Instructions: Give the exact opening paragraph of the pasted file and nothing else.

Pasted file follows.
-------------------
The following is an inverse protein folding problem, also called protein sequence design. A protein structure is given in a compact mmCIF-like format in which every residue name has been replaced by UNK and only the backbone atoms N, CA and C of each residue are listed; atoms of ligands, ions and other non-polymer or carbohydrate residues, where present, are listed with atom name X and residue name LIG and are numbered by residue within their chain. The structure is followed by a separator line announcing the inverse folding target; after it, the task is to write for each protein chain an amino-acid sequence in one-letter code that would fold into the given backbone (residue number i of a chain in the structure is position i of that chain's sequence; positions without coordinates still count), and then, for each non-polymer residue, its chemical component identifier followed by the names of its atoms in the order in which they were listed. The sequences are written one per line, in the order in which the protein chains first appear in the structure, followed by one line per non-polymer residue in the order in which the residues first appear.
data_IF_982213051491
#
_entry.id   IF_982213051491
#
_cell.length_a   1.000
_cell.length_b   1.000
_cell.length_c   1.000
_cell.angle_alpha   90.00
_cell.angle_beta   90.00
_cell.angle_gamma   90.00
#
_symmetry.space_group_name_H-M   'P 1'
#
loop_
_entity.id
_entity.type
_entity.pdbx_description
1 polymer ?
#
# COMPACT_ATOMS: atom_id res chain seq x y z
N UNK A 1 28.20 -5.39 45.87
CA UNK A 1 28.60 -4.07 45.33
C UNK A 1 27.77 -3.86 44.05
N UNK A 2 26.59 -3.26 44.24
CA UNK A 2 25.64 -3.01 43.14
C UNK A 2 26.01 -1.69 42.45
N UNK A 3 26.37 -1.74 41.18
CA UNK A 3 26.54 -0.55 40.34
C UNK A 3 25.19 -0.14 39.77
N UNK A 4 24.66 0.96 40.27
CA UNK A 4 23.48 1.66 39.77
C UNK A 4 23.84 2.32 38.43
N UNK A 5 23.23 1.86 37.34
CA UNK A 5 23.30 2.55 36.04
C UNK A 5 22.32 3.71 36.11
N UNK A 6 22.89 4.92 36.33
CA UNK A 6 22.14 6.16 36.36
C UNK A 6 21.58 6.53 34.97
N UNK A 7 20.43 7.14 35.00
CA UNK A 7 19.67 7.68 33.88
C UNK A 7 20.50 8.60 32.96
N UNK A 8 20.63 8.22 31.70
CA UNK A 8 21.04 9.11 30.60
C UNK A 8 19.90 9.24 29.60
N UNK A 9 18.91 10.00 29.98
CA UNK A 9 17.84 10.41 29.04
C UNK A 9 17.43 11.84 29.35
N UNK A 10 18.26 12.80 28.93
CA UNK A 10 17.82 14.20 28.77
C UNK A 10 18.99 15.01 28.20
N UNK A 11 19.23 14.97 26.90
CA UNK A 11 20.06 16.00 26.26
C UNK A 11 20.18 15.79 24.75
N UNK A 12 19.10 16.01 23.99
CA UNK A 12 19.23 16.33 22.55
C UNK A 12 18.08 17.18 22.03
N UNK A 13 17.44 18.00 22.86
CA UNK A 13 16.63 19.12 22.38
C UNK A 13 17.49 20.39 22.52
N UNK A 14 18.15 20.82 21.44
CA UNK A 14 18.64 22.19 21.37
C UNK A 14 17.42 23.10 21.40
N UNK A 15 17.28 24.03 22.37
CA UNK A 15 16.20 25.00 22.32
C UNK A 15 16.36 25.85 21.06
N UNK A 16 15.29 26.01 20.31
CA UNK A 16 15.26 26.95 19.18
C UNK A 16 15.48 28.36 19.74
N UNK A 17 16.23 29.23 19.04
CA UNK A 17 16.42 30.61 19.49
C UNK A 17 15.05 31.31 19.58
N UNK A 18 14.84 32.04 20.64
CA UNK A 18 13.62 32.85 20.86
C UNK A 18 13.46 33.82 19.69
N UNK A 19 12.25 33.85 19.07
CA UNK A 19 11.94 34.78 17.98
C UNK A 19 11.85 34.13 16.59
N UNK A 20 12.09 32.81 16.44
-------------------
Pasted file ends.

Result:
The following is an inverse protein folding problem, also called protein sequence design. A protein structure is given in a compact mmCIF-like format in which every residue name has been replaced by UNK and only the backbone atoms N, CA and C of each residue are listed; atoms of ligands, ions and other non-polymer or carbohydrate residues, where present, are listed with atom name X and residue name LIG and are numbered by residue within their chain. The structure is followed by a separator line announcing the inverse folding target; after it, the task is to write for each protein chain an amino-acid sequence in one-letter code that would fold into the given backbone (residue number i of a chain in the structure is position i of that chain's sequence; positions without coordinates still count), and then, for each non-polymer residue, its chemical component identifier followed by the names of its atoms in the order in which they were listed. The sequences are written one per line, in the order in which the protein chains first appear in the structure, followed by one line per non-polymer residue in the order in which the residues first appear.